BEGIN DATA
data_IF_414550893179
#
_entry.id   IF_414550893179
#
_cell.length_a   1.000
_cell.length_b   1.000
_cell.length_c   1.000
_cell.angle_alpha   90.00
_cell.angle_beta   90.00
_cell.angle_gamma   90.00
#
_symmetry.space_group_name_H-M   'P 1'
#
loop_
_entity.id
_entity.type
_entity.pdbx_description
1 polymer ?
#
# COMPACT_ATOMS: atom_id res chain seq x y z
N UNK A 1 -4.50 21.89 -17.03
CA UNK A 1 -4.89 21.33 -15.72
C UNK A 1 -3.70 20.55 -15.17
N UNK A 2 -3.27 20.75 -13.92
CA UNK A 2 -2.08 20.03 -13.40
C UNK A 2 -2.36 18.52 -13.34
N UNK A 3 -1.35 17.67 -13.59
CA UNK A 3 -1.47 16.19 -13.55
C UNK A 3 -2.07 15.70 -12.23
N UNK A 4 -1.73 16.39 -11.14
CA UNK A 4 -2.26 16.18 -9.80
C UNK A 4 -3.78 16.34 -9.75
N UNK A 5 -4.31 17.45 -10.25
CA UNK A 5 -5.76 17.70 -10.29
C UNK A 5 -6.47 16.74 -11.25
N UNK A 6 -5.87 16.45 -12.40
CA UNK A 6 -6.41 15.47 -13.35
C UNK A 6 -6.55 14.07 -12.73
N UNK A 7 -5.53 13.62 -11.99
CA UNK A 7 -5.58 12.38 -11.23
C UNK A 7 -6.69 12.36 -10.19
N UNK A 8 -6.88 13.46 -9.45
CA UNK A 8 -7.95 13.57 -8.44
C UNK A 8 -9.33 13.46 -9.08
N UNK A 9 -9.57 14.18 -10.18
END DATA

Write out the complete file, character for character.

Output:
data_IF_414550893179
#
_entry.id   IF_414550893179
#
_cell.length_a   1.000
_cell.length_b   1.000
_cell.length_c   1.000
_cell.angle_alpha   90.00
_cell.angle_beta   90.00
_cell.angle_gamma   90.00
#
_symmetry.space_group_name_H-M   'P 1'
#
loop_
_entity.id
_entity.type
_entity.pdbx_description
1 polymer ?
#
# COMPACT_ATOMS: atom_id res chain seq x y z
N UNK A 1 -4.50 21.89 -17.03
CA UNK A 1 -4.89 21.33 -15.72
C UNK A 1 -3.70 20.55 -15.17
N UNK A 2 -3.27 20.75 -13.92
CA UNK A 2 -2.08 20.03 -13.40
C UNK A 2 -2.36 18.52 -13.34
N UNK A 3 -1.35 17.67 -13.59
CA UNK A 3 -1.47 16.19 -13.55
C UNK A 3 -2.07 15.70 -12.23
N UNK A 4 -1.73 16.39 -11.14
CA UNK A 4 -2.26 16.18 -9.80
C UNK A 4 -3.78 16.34 -9.75
N UNK A 5 -4.31 17.45 -10.25
CA UNK A 5 -5.76 17.70 -10.29
C UNK A 5 -6.47 16.74 -11.25
N UNK A 6 -5.87 16.45 -12.40
CA UNK A 6 -6.41 15.47 -13.35
C UNK A 6 -6.55 14.07 -12.73
N UNK A 7 -5.53 13.62 -11.99
CA UNK A 7 -5.58 12.38 -11.23
C UNK A 7 -6.69 12.36 -10.19
N UNK A 8 -6.88 13.46 -9.45
CA UNK A 8 -7.95 13.57 -8.44
C UNK A 8 -9.33 13.46 -9.08
N UNK A 9 -9.57 14.18 -10.18